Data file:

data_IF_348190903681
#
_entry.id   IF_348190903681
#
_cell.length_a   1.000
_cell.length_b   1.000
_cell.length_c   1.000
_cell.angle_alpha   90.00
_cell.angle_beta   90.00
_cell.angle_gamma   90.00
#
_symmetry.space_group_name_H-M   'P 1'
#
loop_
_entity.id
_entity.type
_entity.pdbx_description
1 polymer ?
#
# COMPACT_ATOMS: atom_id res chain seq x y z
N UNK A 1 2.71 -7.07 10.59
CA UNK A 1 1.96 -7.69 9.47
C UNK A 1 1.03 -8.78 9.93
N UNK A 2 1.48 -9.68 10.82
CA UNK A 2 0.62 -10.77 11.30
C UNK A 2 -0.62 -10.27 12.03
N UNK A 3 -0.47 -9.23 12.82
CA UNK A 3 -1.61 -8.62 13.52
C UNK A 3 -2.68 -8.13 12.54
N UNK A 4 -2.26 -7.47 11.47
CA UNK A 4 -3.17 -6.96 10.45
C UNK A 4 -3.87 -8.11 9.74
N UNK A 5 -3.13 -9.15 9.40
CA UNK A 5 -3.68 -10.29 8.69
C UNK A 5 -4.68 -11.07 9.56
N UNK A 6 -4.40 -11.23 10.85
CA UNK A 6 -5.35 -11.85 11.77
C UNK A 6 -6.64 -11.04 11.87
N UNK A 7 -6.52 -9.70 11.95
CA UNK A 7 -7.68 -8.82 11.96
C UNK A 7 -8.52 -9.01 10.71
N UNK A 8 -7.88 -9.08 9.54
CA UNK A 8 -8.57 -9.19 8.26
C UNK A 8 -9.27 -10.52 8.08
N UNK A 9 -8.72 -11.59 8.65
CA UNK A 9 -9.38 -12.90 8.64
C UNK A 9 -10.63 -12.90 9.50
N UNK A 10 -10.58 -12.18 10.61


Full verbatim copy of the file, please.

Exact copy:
data_IF_348190903681
#
_entry.id   IF_348190903681
#
_cell.length_a   1.000
_cell.length_b   1.000
_cell.length_c   1.000
_cell.angle_alpha   90.00
_cell.angle_beta   90.00
_cell.angle_gamma   90.00
#
_symmetry.space_group_name_H-M   'P 1'
#
loop_
_entity.id
_entity.type
_entity.pdbx_description
1 polymer ?
#
# COMPACT_ATOMS: atom_id res chain seq x y z
N UNK A 1 2.71 -7.07 10.59
CA UNK A 1 1.96 -7.69 9.47
C UNK A 1 1.03 -8.78 9.93
N UNK A 2 1.48 -9.68 10.82
CA UNK A 2 0.62 -10.77 11.30
C UNK A 2 -0.62 -10.27 12.03
N UNK A 3 -0.47 -9.23 12.82
CA UNK A 3 -1.61 -8.62 13.52
C UNK A 3 -2.68 -8.13 12.54
N UNK A 4 -2.26 -7.47 11.47
CA UNK A 4 -3.17 -6.96 10.45
C UNK A 4 -3.87 -8.11 9.74
N UNK A 5 -3.13 -9.15 9.40
CA UNK A 5 -3.68 -10.29 8.69
C UNK A 5 -4.68 -11.07 9.56
N UNK A 6 -4.40 -11.23 10.85
CA UNK A 6 -5.35 -11.85 11.77
C UNK A 6 -6.64 -11.04 11.87
N UNK A 7 -6.52 -9.70 11.95
CA UNK A 7 -7.68 -8.82 11.96
C UNK A 7 -8.52 -9.01 10.71
N UNK A 8 -7.88 -9.08 9.54
CA UNK A 8 -8.57 -9.19 8.26
C UNK A 8 -9.27 -10.52 8.08
N UNK A 9 -8.72 -11.59 8.65
CA UNK A 9 -9.38 -12.90 8.64
C UNK A 9 -10.63 -12.90 9.50
N UNK A 10 -10.58 -12.18 10.61